That’s a full list of areas our council is responsible for.  You would think that would keep 70 councillors busy.  You would think they might want to get that right before they branch out into new services.  Croydon Council however is more ‘ambitious’ than that, and are keen to expand despite problems in many of their core services.  If you asked your boss to take on extra responsibility when you’re not getting your core job done right, you would expect them to say no.  Croydon’s majority Labour group got past that problem by never asking their boss, Croydon’s voters.

In recent months Croydon Council has purchased the freehold to the Croydon Park Hotel and Colonnades Retail Park on the Purley way.  Over £80 million was spent on these two purchases.  The deals were financed by the council borrowing from the Public Works Loans Board.  This is a government scheme that provides loans to public bodies like councils.  £80 million represents about half of the £167.4 million of Council Tax raised by Croydon 2018/19.

The board lends money at reduced rates, and the council expects to make £1 million a year from the Croydon Park Hotel and £1.4 million from the Colonnades.  This sounds laudable, but what about the risks and accountability for public funds?

What accountability?

Both purchases were made without the opportunity for discussion by councillors.  Whilst the Labour party has a majority on Croydon Council and no doubt the cabinet knew, how can it be right that £80 million of public funds was spent without any public scrutiny or even awareness from most of our 70 elected representatives?  Surely councillors and frankly the public should have the opportunity to discuss such a large investments policy, even if specific details of investments need to be kept confidential for commercial reasons?


Croydon council has just added £80 million in debt to its balance sheet.  That’s £620 for every one of Croydon’s 129,000 homes, and is part of the £1.2 billion owed by Croydon Council. When was your family asked if they wanted to be an extra £600 in debt?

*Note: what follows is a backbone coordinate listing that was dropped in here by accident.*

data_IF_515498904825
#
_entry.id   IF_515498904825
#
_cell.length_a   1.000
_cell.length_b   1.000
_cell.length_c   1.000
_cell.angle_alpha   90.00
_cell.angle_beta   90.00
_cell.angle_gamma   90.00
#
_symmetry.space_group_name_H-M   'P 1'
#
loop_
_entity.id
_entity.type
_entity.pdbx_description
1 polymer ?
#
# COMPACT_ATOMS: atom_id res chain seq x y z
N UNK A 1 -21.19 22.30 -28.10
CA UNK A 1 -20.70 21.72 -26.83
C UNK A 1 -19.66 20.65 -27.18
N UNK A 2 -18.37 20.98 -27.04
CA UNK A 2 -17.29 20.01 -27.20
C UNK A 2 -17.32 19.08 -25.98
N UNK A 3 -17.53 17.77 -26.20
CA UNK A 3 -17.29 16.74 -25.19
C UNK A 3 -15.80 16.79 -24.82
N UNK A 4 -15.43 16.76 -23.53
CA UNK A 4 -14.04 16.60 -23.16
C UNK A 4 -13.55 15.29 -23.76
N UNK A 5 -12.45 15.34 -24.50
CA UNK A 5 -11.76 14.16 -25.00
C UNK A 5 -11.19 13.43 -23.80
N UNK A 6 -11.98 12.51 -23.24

If the investments provide the income the council wants, there is some justification for them, however with £2.4 million benefits from £80 million of borrowing, only a 3% change in margins would find council tax payers lumbered with costs to service the debt.

To judge the risk, it’s worth looking at the council’s track record with large scale property developments:

The council simply does not do property well.  Yet somehow we are expected to believe moving into a car based retail site, at a time when shopping is moving online, with fewer people in London owning cars, and purchasing the freehold to an ageing hotel that recently made a £20k loss, is somehow good business.

Conflicting interests

The most worrying part of the government (this time in the form of the council) purchasing commercial property is the conflict of interest.  Croydon council approves planning licencing decisions for hotels and retail sites.  They approve transport changes to and from them.  They wield power, but will they do so fairly?

  • What happens if say a new hotel requests planning permission for Croydon.  Will the council approve it, if it take business away from the Croydon Park Hotel?
  • What if a hotel wants a conference centre in Croydon.  Local residents have legitimate concerns about the environmental impact.  Does the council approve it, just because it means more people will occupy rooms at the nearby Croydon Park Hotel?
  • If an adult entertainment centre wants to open in the Colonnades next to some shops popular with young children.  Does the council approve any licences knowing they income will help the flagging centre they own?